5.6 Working with sexually active young people
- 1. Introduction(Jump to)
- 2. The Legal Framework(Jump to)
- 3. Confidentiality(Jump to)
- 4. Assessment(Jump to)
- 5. Making a Referral to Local Authority Children’s Services(Jump to)
- 6. Sharing Information with Parents / Carers(Jump to)
- 7. Advice, Information and Support(Jump to)
Cases of underage sexual activity are likely to raise difficult issues for practitioners, and need to be handled with particular sensitivity. The Sexual Offences Act 2003 sets out the law in relation to all children and young people under 16 who legally cannot consent to sex, but makes a separate distinction for children under 13 for whom any sexual activity should be considered to put a child at risk of serious harm. However, we recognise that most young people aged over the age of 16 will have a healthy interest in sex and sexual relationships.
Therefore this procedure is designed to assist staff to identify where sexual relationships may be abusive and whether a child or young person may need the provision of protection or additional services in relation to sexual activity. Sexual relationships can be abusive for a number of reasons, but primarily it is associated with a power imbalance. This may be due to a child, young woman or young man’s mental ill health, psychological problems, emotional immaturity, physical disability, learning disability or other communication difficulty, substance misuse, low self-esteem or other vulnerability. It may also reflect differences in age, size, or development between the partners. The partner may have psychological problems, or a personality disorder, or they may be in a position of trust in relation to the child or young person. It may be a combination of these factors.
2. The Legal Framework
The Sexual Offences Act 2003
The following information, based on the Sexual Offences Act 2003, provides an outline of the law in relation to children and young people under the age of 18 years old.
2.1 Children under the Age of 13
Sexual activity with a child under the age of 13 is illegal, as under the law s/he is not considered able to consent to such behaviour. Any type of sexual activity therefore, is considered as risk of Significant Harm to the child.
In all cases where a practitioner becomes aware that a young person under the age of 13 is sexually active they should discuss it with the named practitioner in their agency. They should also inform their line manager. The practitioner or their manager should then contact either the Public Protection Unit or Local Authority Children’s Services to discuss the situation.
Action to be taken when a child under 13 is found to be pregnant will be informed by the in-house protocols of Local Authority Children’s Services and Police, but such girls should always be the subject of a safeguarding referral (Request for Support).
2.2 Children and Young People aged 13-15
Sexual activity with a child under 16 is also an offence. Where the young person is in agreement it may be legally less serious than if the child was under 13, but nevertheless it may have serious consequences for the welfare of the young person. Consideration should be given in every case of sexual activity involving a child or young person aged 13 - 15, as to whether there should be a discussion with other agencies, and whether a referral should be made to Local Authority Children’s Services (see Contacts and Referrals). The practitioner involved should make this assessment, in consultation with their line manager, using the Assessment (see Assessment ).
Within this age range, the younger the child the stronger the presumption must be that sexual activity should be a matter of concern. Cases of concern should be discussed with the nominated child protection lead within the agency, and subsequently with other agencies if required. Where confidentiality has been provisionally offered, a discussion can still take place without identifying the child (directly or indirectly). Where there is reasonable cause to suspect that Significant Harm to a child has occurred or might occur, there would be a presumption that the case is reported to Local Authority Children’s Services. A Strategy Discussion should be held to discuss appropriate next steps. The Police should also become involved at this stage, through this process. Again, all cases should be fully documented and include detailed reasons where a decision is taken not to share information. See Information Sharing.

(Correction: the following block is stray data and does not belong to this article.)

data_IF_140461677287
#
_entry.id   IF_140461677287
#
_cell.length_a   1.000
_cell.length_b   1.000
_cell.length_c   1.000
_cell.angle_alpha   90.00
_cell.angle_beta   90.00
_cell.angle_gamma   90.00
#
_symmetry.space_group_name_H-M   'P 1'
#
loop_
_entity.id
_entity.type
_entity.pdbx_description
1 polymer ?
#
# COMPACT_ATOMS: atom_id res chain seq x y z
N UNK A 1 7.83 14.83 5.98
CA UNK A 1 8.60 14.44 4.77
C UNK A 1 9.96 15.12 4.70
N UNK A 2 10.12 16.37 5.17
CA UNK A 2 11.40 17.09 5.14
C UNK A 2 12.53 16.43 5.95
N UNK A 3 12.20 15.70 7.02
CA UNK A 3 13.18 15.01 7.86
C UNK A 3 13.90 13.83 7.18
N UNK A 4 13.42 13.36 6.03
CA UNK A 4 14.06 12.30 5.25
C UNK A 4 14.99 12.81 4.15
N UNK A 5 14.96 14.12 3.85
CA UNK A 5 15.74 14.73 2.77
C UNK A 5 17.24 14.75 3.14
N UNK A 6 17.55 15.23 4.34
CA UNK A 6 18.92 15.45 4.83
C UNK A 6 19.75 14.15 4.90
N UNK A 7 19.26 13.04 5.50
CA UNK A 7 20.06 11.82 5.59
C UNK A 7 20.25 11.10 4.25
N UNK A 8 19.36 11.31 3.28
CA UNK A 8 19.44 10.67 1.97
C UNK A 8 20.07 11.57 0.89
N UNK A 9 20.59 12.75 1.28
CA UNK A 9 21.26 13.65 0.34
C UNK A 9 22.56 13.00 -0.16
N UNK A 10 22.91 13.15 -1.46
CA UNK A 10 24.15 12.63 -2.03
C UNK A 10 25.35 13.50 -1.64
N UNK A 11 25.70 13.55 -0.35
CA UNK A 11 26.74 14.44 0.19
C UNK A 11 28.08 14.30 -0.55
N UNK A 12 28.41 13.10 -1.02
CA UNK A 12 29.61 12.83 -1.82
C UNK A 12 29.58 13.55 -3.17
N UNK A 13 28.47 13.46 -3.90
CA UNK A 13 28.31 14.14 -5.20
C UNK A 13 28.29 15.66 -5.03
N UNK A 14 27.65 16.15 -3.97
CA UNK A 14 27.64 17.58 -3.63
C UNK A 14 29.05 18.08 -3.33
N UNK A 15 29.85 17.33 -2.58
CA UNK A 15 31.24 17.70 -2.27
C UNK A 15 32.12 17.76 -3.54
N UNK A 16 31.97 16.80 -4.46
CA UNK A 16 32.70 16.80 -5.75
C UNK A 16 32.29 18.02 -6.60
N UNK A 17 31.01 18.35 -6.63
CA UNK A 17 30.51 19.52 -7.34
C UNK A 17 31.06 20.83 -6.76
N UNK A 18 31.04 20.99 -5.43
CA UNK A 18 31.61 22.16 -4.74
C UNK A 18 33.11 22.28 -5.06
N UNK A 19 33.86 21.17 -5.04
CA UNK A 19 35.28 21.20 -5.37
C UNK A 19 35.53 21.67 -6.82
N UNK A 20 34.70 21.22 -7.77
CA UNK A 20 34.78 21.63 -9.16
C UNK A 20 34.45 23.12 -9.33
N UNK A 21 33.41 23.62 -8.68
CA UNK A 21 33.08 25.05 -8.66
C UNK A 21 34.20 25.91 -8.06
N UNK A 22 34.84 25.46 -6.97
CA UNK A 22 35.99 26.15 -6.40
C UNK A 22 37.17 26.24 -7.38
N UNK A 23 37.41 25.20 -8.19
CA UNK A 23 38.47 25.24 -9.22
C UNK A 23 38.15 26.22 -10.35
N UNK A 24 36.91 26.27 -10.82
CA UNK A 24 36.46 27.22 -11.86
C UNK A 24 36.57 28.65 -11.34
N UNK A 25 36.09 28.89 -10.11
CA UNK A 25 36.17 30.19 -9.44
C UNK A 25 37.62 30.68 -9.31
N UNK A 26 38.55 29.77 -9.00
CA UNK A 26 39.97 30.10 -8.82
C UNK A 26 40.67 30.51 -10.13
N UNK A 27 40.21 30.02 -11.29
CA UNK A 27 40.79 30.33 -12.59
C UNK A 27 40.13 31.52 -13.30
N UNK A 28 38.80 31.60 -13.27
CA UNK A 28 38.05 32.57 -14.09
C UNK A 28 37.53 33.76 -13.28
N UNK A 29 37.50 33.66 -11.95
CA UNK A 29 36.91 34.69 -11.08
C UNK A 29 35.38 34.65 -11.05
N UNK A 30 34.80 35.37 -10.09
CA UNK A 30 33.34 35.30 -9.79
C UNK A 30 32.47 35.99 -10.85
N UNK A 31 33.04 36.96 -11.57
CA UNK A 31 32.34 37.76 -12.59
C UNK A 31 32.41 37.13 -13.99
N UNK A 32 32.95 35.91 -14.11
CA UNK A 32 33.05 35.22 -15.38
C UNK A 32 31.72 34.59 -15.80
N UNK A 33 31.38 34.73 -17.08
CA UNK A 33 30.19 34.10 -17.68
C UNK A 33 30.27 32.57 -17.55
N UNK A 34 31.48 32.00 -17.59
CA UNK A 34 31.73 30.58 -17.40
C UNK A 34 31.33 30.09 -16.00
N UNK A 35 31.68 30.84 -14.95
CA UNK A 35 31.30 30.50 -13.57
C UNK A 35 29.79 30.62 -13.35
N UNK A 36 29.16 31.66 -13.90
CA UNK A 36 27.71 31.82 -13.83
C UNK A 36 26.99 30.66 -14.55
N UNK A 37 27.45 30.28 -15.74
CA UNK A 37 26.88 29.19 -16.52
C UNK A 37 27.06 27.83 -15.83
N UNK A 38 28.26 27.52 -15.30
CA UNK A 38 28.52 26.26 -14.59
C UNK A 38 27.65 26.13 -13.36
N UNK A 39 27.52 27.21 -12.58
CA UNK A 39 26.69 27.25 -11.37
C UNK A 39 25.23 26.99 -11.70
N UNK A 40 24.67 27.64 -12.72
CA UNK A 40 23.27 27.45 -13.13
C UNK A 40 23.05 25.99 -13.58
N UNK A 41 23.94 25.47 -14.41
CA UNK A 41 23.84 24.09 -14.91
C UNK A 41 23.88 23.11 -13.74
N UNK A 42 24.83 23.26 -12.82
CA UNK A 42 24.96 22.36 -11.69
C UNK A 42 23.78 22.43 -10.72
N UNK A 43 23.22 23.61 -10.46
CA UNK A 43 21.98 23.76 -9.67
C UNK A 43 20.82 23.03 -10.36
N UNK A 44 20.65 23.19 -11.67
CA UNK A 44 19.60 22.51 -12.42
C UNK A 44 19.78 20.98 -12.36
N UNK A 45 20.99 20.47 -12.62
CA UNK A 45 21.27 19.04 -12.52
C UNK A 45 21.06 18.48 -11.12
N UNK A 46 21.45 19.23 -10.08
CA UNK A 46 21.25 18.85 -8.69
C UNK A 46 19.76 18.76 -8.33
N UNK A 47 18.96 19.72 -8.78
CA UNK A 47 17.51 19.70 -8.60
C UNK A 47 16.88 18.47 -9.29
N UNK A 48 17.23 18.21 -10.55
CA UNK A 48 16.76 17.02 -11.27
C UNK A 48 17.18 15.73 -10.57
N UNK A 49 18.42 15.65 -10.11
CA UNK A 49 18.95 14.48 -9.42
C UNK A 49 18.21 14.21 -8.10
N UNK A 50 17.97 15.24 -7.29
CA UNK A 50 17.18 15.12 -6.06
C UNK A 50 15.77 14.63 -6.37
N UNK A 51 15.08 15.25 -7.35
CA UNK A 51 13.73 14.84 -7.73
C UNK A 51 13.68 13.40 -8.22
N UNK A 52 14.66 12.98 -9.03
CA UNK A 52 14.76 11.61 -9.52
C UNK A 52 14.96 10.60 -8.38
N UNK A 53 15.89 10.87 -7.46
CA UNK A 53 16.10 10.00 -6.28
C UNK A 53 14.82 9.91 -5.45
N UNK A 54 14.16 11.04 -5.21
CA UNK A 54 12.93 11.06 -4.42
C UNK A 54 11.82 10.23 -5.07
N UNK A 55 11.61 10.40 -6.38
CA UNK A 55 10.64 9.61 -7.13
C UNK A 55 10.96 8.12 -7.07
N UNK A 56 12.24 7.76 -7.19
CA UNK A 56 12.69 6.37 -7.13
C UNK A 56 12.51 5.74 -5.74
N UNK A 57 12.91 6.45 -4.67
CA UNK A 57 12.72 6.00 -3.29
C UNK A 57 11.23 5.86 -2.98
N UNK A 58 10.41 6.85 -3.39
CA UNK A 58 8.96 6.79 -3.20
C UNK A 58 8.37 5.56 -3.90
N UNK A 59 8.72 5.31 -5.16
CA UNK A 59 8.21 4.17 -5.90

In some cases a decision may be made by the Police and the Crown Prosecution Service, to prosecute in conjunction with the other agencies involved, for example in the case of a 30 year old man having sex with a 14 year old child. If so, the Police should liaise with all the agencies involved and keep them informed, as much as they are able, about relevant information about the investigation.
2.3 Young People over 16 and under 18 Years Old
Although sexual activity in itself is not an offence over the age of 16, young people under the age of 18 are still offered protection under the Children Act 2004, if required. Consideration needs to be given to issues of sexual exploitation through prostitution and abuse of power in circumstances outlined above. Young women and men can be subject to offences of rape and assault. If such an incident occurs, the circumstances should be explored with them and reported to the Police, as appropriate. If a practitioner is concerned a young woman or young man is being sexually exploited, see Safeguarding Children Abused through Sexual Exploitation Procedure for more information.
Young women and men over the age of 16 and under the age of 18 are not deemed able to give consent if the sexual activity is with an adult in a position of trust or a family member, as defined by the Sexual Offences Act 2003. It is also illegal for someone to have sex with a person who has a mental disorder that impedes choice.
2.4 The Modern Slavery Act 2015
Section 2 of The Modern Slavery Act 2015 states that a person commits an offence if they arrange or facilitate the travel of another person, to exploit them. It is irrelevant whether the exploited person, adult or child, consents to the travel. A person may arrange or facilitate the exploitation of another by recruiting them, transporting or transferring them, harboring or receiving them, or transferring or exchanging control over them. This law has been successfully used to prosecute perpetrators who have taken children to hotels for the purpose of sexual exploitation.
2.5 The Serious Crime Act 2015
This Act amends the Sexual Offences Act and introduces measures to enhance the protection of vulnerable children and others, including a new offence of sexual communication with a child, which covers communicating with a child through use of the internet and social networking.
2.6 Disruption and prosecution of perpetrators